Definitive decade

Hindi Cinema

Definitive decade

And yet, no decade in the history of Hindi cinema, now 97 years old, has seen the kind of definitive changes that the decade 2000 to 2009 saw. From finance, functioning and filmmaking to star-prices, the NRI market and international honours, the Hindi film industry saw sea-changes. 

Funding & finance

Hindi films were traditionally funded by financiers who would extract as high an interest rate from the hapless producer as four percent — a month! In the 90s, underworld financing infiltrated along with widespread extortion and also murders. But in 2000, cinema was officially given industry status and bank and corporate financing opened up.

Still later came film insurance and other allied de-risk methods. Today corporate companies are ruling the film industry, some making as many as 12 films at a time. Overseas collaborations are also a norm now and many venture capitalists from UK and USA are also increasingly investing in our movies, besides major studios like Sony Pictures, Warner Brothers and others. Yash Raj Films rules among individual filmmakers and works in a studio pattern modelled on Hollywood.

The multiplex phenomenon

With multiplexes taking off in a big way as a culture, the whole movie-watching experience improved — excellent screens and sound, plush seats, add-on facilities and clean toilets — and avenues for middle-of-the-road or experimental cinema as they needed software and niche audiences who liked to watch such movies. On the flipside, terrible cinematic fare was actually conceived and found release, the common man could not afford movies because tickets could be priced anywhere between Rs 300 to Rs 750, and the consumerist culture spread like a virus.

The economics

At one level, economics turned white with payments in cheques and strict contracts that generated accountability in cast and crew. At another level, rates of stars were artificially boosted by corporate honchos who claimed to be passionate but looked only at greenbacks and branding. This made production budgets even more skewed with stars claiming pies in profits and top stars signing multiple-film contracts and taking fees as hefty as Rs 20 crore a film, leading to a comparable escalation in the next hierarchy when even the A-plus of stars list could not guarantee a hit. The same happened with filmmakers. Over the years, top stars have begun largely working in home productions and with fixed banners. Films are made in one stretch (making stars change looks as per character) and bound scripts are the norm.

India Inc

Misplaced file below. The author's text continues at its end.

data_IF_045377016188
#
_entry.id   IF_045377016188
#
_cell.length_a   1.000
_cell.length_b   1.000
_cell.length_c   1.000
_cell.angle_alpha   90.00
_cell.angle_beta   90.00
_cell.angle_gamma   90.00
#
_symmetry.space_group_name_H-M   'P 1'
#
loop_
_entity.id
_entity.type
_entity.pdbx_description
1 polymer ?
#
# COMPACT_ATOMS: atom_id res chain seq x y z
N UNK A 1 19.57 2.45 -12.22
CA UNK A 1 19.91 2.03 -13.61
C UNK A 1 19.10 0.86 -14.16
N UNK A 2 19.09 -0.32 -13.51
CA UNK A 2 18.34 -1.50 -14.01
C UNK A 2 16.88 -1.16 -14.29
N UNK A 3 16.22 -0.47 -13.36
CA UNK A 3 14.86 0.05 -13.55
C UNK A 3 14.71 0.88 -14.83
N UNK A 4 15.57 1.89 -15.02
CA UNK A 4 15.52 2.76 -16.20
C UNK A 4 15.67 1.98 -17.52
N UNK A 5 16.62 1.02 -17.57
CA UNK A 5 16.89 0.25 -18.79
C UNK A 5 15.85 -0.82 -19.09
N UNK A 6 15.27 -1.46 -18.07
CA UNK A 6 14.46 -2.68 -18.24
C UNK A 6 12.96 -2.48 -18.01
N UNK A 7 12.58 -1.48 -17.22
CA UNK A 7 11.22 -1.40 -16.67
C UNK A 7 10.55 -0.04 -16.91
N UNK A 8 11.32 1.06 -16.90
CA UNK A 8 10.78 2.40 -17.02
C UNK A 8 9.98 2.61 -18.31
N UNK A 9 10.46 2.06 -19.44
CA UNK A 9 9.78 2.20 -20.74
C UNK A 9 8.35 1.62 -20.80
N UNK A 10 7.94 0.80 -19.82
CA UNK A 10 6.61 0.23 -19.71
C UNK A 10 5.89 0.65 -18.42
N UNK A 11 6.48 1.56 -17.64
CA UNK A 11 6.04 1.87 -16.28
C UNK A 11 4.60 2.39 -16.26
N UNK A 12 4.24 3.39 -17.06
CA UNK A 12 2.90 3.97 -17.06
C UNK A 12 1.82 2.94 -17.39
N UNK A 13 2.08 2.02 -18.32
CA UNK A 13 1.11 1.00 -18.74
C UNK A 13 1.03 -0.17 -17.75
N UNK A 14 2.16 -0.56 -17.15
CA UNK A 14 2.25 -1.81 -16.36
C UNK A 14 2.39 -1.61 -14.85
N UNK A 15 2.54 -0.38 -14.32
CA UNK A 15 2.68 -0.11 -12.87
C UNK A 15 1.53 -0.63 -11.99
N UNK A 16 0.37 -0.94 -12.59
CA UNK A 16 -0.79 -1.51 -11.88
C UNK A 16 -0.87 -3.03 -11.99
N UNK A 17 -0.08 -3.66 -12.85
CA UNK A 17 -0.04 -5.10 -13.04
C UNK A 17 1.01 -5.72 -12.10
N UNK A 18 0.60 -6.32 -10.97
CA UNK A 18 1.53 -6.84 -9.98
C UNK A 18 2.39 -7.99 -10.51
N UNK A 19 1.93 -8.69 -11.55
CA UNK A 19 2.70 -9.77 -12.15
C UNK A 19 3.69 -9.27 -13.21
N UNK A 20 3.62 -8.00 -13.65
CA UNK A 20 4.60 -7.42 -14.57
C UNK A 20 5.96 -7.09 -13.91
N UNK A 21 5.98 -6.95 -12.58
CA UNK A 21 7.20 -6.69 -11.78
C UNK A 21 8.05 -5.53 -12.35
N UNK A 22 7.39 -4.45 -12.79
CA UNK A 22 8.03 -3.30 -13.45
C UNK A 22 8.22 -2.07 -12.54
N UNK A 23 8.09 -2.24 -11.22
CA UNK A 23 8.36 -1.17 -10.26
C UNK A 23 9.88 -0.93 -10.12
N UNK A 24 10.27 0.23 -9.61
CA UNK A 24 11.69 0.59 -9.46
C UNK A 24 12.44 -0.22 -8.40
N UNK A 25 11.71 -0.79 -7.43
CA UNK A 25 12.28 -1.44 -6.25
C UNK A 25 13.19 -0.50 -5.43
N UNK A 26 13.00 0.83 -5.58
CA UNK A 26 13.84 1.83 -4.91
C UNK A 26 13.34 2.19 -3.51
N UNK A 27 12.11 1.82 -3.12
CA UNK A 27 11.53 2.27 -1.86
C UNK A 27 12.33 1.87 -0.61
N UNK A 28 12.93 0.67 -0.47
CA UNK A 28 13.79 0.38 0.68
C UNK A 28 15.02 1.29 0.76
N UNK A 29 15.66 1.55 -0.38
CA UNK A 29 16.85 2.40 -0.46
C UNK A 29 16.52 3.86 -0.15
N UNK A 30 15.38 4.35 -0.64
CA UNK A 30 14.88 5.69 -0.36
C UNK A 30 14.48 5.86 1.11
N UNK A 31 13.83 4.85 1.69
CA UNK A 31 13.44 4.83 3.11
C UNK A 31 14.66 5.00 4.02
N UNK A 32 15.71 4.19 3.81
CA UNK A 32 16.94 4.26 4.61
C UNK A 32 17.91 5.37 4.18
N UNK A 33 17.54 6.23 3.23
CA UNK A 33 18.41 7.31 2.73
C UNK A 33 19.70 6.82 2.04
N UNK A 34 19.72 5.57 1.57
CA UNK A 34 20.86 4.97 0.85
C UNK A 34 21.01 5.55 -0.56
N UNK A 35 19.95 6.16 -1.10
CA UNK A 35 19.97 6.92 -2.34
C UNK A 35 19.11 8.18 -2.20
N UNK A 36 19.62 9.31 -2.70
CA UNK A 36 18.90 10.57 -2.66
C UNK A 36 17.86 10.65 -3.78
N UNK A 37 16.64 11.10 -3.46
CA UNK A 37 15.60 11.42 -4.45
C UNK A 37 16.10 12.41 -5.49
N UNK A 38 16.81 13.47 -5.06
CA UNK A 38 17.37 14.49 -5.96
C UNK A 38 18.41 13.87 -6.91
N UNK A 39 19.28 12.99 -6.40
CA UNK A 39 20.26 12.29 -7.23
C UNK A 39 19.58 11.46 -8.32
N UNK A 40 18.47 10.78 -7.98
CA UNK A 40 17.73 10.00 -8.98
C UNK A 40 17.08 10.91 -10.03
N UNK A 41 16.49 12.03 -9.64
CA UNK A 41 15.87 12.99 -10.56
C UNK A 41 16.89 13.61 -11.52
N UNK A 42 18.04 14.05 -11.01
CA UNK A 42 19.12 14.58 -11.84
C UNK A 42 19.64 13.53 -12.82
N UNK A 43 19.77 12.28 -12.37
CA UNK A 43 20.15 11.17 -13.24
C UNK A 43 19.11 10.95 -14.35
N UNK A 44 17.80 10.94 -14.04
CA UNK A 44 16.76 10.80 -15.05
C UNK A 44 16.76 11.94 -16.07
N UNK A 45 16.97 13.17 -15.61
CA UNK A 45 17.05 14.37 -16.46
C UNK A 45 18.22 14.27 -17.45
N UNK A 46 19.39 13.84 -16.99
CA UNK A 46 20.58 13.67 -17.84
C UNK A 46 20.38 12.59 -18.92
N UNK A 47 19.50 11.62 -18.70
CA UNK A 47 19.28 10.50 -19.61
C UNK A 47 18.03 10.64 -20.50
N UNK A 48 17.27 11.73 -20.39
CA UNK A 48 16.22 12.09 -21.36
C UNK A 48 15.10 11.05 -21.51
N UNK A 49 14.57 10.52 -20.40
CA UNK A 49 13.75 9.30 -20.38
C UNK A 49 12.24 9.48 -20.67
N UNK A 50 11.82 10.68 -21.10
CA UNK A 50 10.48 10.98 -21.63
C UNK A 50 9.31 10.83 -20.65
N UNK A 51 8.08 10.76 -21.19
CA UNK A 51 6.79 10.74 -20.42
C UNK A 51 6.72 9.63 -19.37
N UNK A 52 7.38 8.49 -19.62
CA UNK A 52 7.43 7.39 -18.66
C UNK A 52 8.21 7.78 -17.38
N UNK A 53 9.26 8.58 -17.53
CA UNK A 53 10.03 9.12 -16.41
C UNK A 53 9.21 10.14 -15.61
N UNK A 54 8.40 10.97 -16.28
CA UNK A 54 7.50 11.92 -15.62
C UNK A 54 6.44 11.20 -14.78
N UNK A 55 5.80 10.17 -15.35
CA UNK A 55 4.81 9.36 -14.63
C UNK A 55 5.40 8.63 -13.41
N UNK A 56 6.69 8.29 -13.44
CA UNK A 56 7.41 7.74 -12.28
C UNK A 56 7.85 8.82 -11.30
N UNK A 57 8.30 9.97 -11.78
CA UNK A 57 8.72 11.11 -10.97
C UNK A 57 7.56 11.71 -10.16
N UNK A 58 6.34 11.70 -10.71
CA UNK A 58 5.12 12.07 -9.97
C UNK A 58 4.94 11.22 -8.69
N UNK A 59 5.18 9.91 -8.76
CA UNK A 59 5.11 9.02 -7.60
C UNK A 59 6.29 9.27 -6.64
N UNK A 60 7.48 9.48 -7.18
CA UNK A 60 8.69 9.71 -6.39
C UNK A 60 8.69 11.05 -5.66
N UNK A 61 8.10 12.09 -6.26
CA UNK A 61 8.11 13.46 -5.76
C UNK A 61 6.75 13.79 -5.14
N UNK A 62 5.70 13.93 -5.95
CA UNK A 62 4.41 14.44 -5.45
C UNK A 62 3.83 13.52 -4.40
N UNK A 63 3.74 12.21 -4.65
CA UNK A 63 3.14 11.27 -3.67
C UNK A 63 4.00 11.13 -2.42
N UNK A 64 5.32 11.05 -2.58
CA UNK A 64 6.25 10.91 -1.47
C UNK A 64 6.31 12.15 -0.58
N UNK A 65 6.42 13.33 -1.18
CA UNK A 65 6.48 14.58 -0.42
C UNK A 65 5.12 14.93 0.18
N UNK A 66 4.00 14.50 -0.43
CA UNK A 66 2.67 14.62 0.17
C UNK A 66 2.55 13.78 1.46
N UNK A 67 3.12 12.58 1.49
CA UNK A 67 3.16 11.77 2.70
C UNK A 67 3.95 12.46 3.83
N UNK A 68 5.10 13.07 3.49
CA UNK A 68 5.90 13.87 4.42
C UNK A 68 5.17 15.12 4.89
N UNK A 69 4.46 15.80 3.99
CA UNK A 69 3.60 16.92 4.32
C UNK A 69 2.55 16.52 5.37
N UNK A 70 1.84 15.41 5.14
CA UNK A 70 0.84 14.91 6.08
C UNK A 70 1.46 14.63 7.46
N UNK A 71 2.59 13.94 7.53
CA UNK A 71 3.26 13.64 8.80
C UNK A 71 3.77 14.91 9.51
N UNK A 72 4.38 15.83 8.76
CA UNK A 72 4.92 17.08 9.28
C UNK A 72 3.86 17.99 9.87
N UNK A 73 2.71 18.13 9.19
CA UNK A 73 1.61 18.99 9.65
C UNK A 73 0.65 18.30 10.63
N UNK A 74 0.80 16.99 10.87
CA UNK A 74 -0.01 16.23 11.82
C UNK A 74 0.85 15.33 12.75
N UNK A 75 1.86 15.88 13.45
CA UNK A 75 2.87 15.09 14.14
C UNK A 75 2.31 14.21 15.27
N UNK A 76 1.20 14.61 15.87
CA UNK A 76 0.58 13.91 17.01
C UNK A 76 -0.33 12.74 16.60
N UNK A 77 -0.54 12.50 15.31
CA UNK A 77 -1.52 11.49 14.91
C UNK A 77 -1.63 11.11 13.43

Indian films — from mainstream to niche, Hindi to regional and even English, got attention worldwide and big-ticket films competed in the Top Ten Movie Hall collections with Hollywood and other biggies. Traditional NRI markets remained, but new ones opened up. Debutantes became international celebrities, Indian and Western artistes and technicians exchanged countries of work and everyone from Lata Mangeshkar, Amitabh Bachchan, Yash Chopra and AR Rahman to lesser names and a lot of films managed international honours and spotlight. Indian film celebs even judged international cinema and had retrospectives at festivals abroad.

The content

All this, along with exposure to foreign fare and the Internet led to a major change in content — again for both better and worse. Overseas governments offered huge subsidies and incentives and films began to be first shot, and then based abroad in terms of stories. They even began to be tailored to NRI tastes, though the real global opening has yet to happen. The music followed suit. Soul and content in music and cinema were replaced by an increasing orientation towards packaging and a shift away from Indian culture and traditional arts like lip-synched songs. This affected music sales (which has decreased physically also because of iPods, mobiles and Internet downloads) and box-office, but losses were buffered in part by endless available funding sources and elevation in ticket rates, new media emergence etc.

While the hyped names continued to be promoted by a media that went increasingly out-of-sync with the audience from their delusional ivory-tower perches, the real health of the industry came from the real geniuses around.

So as the first smash hit of this decade released as early as January 14, 2000 in Rakesh Roshan’s Kaho Naa... Pyaar Hai with the biggest star-discovery of the decade in Hrithik Roshan, the millennium’s first decade ended with the December 24, 2009 release of this decade’s biggest opener, Rajkumar Hirani’s 3 Idiots, which has grossed 100 crore worldwide in just four days.

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